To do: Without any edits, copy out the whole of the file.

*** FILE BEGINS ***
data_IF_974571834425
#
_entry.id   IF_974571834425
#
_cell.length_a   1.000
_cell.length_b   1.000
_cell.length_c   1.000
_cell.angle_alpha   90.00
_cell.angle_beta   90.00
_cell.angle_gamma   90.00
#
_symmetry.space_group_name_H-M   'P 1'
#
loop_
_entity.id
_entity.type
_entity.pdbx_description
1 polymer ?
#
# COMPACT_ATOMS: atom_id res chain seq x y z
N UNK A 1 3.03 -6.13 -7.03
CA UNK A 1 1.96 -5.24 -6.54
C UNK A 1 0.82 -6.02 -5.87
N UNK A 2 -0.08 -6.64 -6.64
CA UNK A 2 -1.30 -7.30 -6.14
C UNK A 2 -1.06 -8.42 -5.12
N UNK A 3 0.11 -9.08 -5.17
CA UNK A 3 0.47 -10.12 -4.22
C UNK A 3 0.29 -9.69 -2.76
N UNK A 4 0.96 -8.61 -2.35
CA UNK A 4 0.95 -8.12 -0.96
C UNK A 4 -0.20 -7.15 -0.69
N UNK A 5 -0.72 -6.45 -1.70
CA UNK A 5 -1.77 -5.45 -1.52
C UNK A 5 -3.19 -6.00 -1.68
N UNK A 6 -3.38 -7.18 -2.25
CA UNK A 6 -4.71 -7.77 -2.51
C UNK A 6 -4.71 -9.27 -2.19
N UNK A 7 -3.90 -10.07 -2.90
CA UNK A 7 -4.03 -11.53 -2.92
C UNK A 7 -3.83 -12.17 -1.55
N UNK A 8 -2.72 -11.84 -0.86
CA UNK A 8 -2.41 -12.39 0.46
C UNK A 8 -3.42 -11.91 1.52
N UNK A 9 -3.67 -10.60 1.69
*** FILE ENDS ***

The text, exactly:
data_IF_974571834425
#
_entry.id   IF_974571834425
#
_cell.length_a   1.000
_cell.length_b   1.000
_cell.length_c   1.000
_cell.angle_alpha   90.00
_cell.angle_beta   90.00
_cell.angle_gamma   90.00
#
_symmetry.space_group_name_H-M   'P 1'
#
loop_
_entity.id
_entity.type
_entity.pdbx_description
1 polymer ?
#
# COMPACT_ATOMS: atom_id res chain seq x y z
N UNK A 1 3.03 -6.13 -7.03
CA UNK A 1 1.96 -5.24 -6.54
C UNK A 1 0.82 -6.02 -5.87
N UNK A 2 -0.08 -6.64 -6.64
CA UNK A 2 -1.30 -7.30 -6.14
C UNK A 2 -1.06 -8.42 -5.12
N UNK A 3 0.11 -9.08 -5.17
CA UNK A 3 0.47 -10.12 -4.22
C UNK A 3 0.29 -9.69 -2.76
N UNK A 4 0.96 -8.61 -2.35
CA UNK A 4 0.95 -8.12 -0.96
C UNK A 4 -0.20 -7.15 -0.69
N UNK A 5 -0.72 -6.45 -1.70
CA UNK A 5 -1.77 -5.45 -1.52
C UNK A 5 -3.19 -6.00 -1.68
N UNK A 6 -3.38 -7.18 -2.25
CA UNK A 6 -4.71 -7.77 -2.51
C UNK A 6 -4.71 -9.27 -2.19
N UNK A 7 -3.90 -10.07 -2.90
CA UNK A 7 -4.03 -11.53 -2.92
C UNK A 7 -3.83 -12.17 -1.55
N UNK A 8 -2.72 -11.84 -0.86
CA UNK A 8 -2.41 -12.39 0.46
C UNK A 8 -3.42 -11.91 1.52
N UNK A 9 -3.67 -10.60 1.69